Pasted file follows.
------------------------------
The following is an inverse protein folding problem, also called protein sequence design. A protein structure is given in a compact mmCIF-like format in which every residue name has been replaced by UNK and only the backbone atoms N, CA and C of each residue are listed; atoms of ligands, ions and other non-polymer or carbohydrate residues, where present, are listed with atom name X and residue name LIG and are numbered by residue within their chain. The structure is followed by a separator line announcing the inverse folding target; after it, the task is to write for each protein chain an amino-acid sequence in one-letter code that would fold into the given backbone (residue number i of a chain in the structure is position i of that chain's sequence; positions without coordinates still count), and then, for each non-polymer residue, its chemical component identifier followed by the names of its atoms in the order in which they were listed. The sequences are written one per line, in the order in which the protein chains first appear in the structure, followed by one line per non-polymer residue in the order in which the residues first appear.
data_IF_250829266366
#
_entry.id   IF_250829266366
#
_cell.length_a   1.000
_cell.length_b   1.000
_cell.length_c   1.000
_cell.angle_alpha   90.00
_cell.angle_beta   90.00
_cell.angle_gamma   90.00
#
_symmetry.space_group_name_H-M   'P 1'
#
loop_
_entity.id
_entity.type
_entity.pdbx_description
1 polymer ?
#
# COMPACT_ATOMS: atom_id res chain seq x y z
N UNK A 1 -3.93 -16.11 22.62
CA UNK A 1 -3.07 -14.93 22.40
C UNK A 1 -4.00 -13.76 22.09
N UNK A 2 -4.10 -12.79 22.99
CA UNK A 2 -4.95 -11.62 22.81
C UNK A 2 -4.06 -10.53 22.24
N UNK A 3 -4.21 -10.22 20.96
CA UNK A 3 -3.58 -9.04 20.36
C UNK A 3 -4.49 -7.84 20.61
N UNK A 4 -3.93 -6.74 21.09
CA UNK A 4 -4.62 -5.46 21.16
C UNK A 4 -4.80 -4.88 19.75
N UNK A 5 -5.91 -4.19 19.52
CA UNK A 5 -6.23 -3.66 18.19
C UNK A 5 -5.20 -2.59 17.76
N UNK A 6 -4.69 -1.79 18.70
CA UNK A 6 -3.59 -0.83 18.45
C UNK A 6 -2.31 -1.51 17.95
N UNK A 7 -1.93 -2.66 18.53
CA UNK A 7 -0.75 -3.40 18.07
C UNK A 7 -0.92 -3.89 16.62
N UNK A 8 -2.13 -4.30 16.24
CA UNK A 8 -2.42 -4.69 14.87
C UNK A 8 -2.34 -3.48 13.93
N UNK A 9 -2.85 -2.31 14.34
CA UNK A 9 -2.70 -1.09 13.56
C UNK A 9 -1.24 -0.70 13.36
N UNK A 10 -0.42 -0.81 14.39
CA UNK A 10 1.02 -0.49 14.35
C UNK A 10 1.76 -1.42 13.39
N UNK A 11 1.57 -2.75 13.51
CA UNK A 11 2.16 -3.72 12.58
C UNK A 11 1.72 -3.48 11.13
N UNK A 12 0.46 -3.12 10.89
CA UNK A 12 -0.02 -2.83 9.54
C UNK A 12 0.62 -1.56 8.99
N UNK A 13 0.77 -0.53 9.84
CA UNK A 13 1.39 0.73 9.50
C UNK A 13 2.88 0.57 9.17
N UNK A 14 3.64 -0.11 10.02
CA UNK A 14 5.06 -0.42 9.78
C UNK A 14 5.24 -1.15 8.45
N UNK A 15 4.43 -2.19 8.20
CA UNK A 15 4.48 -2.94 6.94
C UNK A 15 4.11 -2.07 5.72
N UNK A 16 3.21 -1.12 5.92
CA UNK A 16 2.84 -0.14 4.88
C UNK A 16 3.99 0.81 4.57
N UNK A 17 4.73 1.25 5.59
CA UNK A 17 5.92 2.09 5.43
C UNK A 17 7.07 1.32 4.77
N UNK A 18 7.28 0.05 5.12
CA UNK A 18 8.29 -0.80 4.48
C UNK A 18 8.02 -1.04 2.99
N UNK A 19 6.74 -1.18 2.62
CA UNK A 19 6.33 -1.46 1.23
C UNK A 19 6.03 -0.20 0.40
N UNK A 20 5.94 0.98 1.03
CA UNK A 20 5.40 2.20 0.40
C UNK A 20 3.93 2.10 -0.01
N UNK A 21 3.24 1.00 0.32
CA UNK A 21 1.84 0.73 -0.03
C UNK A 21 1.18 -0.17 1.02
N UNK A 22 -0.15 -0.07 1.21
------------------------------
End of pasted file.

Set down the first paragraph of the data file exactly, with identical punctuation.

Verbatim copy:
The following is an inverse protein folding problem, also called protein sequence design. A protein structure is given in a compact mmCIF-like format in which every residue name has been replaced by UNK and only the backbone atoms N, CA and C of each residue are listed; atoms of ligands, ions and other non-polymer or carbohydrate residues, where present, are listed with atom name X and residue name LIG and are numbered by residue within their chain. The structure is followed by a separator line announcing the inverse folding target; after it, the task is to write for each protein chain an amino-acid sequence in one-letter code that would fold into the given backbone (residue number i of a chain in the structure is position i of that chain's sequence; positions without coordinates still count), and then, for each non-polymer residue, its chemical component identifier followed by the names of its atoms in the order in which they were listed. The sequences are written one per line, in the order in which the protein chains first appear in the structure, followed by one line per non-polymer residue in the order in which the residues first appear.